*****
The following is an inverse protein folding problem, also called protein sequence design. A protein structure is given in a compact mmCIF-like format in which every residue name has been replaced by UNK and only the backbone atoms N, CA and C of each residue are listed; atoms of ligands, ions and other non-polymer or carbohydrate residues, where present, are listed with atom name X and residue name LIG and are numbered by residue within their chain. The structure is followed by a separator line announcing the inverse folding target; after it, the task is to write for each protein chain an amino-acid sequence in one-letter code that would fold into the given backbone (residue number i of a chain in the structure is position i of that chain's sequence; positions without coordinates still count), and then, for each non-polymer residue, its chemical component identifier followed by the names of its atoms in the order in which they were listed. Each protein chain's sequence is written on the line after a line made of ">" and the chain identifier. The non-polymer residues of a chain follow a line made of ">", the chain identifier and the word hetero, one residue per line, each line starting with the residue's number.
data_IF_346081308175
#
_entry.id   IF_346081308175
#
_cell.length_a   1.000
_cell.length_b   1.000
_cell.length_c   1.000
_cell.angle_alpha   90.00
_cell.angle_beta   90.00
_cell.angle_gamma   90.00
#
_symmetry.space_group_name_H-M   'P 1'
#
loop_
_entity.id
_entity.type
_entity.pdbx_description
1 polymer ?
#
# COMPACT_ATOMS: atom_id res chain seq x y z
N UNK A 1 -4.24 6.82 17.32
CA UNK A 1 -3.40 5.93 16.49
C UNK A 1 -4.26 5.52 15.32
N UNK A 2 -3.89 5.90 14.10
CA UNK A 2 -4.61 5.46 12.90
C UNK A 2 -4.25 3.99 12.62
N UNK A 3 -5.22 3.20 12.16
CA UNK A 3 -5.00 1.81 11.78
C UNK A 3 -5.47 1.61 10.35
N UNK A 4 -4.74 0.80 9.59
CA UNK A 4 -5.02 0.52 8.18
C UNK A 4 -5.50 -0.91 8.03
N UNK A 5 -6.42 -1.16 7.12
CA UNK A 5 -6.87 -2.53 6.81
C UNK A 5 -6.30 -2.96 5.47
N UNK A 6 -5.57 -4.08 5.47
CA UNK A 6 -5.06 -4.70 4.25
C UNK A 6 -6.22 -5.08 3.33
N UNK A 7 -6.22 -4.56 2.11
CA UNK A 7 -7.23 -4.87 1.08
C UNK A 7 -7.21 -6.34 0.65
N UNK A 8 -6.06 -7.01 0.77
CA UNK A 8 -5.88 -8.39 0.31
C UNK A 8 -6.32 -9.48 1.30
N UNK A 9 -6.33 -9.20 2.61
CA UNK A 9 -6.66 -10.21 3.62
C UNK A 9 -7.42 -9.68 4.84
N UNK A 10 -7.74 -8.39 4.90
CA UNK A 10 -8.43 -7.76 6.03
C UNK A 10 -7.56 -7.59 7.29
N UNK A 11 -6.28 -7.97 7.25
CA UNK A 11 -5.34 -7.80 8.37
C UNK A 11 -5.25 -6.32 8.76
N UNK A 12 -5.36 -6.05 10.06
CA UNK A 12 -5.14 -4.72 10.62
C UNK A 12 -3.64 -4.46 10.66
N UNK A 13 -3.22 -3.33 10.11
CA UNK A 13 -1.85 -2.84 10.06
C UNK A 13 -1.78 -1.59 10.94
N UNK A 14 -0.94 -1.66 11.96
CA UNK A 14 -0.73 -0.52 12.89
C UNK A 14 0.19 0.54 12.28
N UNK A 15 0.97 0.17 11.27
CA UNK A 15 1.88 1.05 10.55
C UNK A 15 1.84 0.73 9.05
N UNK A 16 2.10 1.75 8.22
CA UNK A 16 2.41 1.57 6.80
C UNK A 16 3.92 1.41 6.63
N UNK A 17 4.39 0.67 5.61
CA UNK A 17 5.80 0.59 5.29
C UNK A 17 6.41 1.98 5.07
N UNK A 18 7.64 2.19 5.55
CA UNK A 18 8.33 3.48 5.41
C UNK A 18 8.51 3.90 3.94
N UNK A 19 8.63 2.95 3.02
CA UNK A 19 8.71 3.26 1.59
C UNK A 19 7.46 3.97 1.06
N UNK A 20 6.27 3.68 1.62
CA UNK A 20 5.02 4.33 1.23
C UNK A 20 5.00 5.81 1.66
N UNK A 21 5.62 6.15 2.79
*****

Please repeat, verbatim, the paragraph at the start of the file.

The following is an inverse protein folding problem, also called protein sequence design. A protein structure is given in a compact mmCIF-like format in which every residue name has been replaced by UNK and only the backbone atoms N, CA and C of each residue are listed; atoms of ligands, ions and other non-polymer or carbohydrate residues, where present, are listed with atom name X and residue name LIG and are numbered by residue within their chain. The structure is followed by a separator line announcing the inverse folding target; after it, the task is to write for each protein chain an amino-acid sequence in one-letter code that would fold into the given backbone (residue number i of a chain in the structure is position i of that chain's sequence; positions without coordinates still count), and then, for each non-polymer residue, its chemical component identifier followed by the names of its atoms in the order in which they were listed. Each protein chain's sequence is written on the line after a line made of ">" and the chain identifier. The non-polymer residues of a chain follow a line made of ">", the chain identifier and the word hetero, one residue per line, each line starting with the residue's number.